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rodger_r

Keys, ring and leather fob

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Talk about getting sidetracked. I was working on the dashboard for my '41 Plymouth when I had the thought that it would look more authentic with a key in the ignition. Then I realized that a single key would look a bit odd which led to more keys with different shapes on a ring and finally a fob. The keys have no teeth since I didn't want to further complicate the models and this lack of detail would unlikely be noticeable in typical shots of the car's interior.

 

The large unassembled image was the test for the textures (all done with Enhance A:M combiners). Why is it relatively easy to make something look fresh-out-of-the-box new or rusty, dirty and decrepit but it takes many iterations to make an object look slightly used or sort of old? I still don't think I'm there yet but I'm getting close.

 

The small assembled image is one frame out of a 360 deg. spin.

keys.jpg

keyset.jpg

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Hi Rodger:

 

A couple of nitpicks to an otherwise fine sidetrack. First, the key material looks a bit flat, not enough specular I suppose. And second, the actual ring holding the keys is ususally a brighter chrome, isn't it? I won't mention the wood, because you are just using it to show the keys. Does the center piece of the fob have something like a logo in it? Should it be plastic or also a bit more reflective and shiny?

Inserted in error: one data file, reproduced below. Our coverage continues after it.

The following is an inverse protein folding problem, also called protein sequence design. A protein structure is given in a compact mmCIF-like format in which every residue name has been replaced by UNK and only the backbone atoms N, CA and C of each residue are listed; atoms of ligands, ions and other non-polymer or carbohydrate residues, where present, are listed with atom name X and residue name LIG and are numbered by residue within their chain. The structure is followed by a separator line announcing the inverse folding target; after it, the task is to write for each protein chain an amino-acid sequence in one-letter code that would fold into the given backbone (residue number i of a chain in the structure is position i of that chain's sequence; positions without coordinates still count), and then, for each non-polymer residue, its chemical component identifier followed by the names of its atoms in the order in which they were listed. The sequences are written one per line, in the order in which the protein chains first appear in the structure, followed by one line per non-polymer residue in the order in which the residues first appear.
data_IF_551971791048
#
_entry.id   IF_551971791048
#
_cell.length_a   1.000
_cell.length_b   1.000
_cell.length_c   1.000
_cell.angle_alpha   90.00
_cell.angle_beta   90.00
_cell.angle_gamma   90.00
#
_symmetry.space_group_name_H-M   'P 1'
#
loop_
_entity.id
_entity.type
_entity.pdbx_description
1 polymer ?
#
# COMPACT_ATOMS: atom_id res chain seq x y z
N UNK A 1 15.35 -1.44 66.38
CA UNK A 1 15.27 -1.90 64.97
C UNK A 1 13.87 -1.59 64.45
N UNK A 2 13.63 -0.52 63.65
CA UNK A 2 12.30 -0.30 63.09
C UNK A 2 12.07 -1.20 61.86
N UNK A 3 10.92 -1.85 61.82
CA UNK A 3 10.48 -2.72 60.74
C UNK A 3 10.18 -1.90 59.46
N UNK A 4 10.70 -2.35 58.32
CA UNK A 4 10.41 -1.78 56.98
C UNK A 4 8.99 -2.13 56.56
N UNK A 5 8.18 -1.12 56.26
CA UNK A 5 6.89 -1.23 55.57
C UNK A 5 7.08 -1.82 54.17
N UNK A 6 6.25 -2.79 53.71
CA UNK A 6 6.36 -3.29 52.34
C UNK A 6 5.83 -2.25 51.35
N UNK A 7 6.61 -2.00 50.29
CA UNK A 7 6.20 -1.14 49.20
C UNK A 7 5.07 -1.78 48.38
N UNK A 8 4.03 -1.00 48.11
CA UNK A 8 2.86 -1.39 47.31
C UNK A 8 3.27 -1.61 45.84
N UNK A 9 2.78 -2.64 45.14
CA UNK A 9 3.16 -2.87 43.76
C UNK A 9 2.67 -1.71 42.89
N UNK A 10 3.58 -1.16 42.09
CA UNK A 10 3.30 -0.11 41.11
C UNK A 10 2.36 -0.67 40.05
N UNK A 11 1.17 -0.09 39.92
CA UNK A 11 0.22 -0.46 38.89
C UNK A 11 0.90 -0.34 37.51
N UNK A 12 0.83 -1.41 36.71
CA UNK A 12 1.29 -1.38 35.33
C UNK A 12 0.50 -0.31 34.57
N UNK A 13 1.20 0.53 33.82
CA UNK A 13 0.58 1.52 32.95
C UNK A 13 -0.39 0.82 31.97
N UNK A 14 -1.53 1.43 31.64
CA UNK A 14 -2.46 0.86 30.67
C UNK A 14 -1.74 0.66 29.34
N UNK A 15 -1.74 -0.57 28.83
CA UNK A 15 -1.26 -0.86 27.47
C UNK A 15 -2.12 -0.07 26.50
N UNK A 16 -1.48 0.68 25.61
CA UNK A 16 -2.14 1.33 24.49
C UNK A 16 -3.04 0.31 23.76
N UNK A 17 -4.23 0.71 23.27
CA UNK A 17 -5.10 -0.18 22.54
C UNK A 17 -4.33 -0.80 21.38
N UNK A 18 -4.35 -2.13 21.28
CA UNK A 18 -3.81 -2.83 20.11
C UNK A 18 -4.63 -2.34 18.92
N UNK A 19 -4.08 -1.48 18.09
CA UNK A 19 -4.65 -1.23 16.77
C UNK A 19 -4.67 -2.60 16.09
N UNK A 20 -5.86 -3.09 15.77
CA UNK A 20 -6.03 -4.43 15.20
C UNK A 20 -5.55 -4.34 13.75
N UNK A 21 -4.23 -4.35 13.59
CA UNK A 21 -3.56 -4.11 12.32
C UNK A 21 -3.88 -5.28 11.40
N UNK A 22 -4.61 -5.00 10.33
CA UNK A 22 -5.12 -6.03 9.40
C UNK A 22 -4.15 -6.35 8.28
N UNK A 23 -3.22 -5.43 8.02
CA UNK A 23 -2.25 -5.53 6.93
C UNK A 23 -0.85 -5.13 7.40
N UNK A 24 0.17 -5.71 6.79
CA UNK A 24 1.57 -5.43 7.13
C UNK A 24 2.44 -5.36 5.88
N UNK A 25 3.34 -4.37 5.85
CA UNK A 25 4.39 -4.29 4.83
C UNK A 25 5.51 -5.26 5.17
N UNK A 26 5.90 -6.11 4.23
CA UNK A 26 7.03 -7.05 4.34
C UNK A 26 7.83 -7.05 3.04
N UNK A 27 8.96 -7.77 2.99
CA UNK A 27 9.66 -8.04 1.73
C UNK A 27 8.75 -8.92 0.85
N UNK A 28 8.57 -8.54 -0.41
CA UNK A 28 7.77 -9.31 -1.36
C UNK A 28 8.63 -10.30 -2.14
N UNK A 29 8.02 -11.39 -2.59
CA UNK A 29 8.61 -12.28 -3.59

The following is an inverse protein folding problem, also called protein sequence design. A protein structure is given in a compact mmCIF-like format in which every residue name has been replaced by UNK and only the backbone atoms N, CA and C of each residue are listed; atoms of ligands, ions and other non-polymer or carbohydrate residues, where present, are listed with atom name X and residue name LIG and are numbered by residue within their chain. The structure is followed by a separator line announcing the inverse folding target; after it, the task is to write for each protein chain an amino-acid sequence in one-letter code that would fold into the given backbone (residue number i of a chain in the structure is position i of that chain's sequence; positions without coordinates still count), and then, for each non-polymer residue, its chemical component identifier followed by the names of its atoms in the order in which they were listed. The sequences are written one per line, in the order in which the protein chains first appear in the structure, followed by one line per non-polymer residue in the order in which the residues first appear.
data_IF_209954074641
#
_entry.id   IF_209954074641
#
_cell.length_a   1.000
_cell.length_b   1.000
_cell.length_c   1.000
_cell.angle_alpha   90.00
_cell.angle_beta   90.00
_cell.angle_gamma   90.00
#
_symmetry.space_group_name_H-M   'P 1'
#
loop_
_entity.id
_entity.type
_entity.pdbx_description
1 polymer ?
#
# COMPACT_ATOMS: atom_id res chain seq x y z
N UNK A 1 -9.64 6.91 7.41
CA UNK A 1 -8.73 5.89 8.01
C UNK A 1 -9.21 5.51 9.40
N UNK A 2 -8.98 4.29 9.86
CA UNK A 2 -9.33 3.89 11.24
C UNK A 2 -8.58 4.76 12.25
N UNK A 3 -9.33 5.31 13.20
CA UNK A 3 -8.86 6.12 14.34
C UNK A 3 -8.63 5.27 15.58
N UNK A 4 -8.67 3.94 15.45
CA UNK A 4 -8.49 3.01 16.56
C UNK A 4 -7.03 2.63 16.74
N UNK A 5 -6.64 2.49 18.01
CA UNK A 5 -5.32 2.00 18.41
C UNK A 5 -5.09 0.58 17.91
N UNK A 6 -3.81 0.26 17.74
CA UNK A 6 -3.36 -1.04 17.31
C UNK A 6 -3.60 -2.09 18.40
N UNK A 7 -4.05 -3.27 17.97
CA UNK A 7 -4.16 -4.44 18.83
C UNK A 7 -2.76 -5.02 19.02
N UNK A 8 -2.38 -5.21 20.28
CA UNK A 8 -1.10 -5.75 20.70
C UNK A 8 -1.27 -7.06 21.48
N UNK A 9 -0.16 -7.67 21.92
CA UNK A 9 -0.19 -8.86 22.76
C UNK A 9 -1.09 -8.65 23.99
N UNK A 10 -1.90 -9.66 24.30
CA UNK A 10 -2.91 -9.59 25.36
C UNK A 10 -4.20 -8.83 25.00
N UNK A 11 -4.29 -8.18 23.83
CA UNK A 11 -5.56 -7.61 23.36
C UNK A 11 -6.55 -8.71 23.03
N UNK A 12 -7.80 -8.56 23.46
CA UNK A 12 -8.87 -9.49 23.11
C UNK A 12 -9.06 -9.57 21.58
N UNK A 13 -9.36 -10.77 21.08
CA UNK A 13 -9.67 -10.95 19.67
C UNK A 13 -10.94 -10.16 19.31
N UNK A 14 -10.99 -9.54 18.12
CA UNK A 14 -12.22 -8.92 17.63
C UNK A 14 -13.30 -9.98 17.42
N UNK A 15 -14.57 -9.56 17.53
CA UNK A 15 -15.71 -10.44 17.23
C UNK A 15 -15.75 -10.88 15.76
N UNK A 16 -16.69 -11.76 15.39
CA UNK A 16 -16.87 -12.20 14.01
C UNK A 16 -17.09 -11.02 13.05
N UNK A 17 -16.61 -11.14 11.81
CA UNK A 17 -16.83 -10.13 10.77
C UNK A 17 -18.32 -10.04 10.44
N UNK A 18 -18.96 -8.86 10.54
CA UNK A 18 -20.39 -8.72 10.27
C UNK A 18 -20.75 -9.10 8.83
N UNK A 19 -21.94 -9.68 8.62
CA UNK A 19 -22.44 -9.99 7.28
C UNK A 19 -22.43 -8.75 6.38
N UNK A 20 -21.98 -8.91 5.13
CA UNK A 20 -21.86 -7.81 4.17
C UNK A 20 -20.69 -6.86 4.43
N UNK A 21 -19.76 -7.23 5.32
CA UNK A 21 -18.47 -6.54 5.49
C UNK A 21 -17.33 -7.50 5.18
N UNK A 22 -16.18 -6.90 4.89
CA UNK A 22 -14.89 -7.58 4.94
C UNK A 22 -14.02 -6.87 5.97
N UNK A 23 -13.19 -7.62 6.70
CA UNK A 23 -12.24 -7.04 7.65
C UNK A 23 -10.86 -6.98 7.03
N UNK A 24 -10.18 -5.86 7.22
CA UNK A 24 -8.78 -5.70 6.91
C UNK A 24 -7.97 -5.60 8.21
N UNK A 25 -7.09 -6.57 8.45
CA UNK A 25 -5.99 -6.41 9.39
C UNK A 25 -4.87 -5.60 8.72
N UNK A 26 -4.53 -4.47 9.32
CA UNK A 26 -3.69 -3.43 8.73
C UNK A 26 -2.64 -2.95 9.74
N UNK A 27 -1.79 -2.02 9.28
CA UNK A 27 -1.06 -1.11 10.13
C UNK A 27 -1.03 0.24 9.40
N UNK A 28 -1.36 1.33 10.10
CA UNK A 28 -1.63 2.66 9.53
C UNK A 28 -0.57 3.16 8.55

Do you have a WIP of the main project? I'd love to see it.

 

Eric

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HI RODGER!

 

Always LOVE to see what you are working on! These look really good! I'm with Eric, I'd like to see the '41 Plymouth. How are things in Windsor? We gotta meet some day...you could be member #4 of D.A:M.N. (Detroit Animation:Masters Network)

 

Your friend across the (getting shallower every day) Detroit River,

 

Matt Campbell

 

(PS---Did you see Martin's backyard railroad setup?)

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...the key material looks a bit flat, not enough specular I suppose.

It's also a function of the lighting. The newest key (second from right) has a larger specular intensity value but its position is such that the light it reflects isn't aimed at the camera.

 

...the actual ring holding the keys is usually a brighter chrome...

The ring's diffuse color is black and has spec. inten. = 100; spec. size = 1; reflectivity = 60. Once again it's more a question of composition. The ring is in the wrong place to reflect the back light and the surrounding environment reflected in the rings' surface is just the camera background color, grayish blue.

 

...I won't mention the wood..

Yeah, this is a wood material that I never expected to withstand this level of scrutiny.

 

Does the center piece of the fob have something like a logo in it? Should it be plastic or also a bit more reflective and shiny?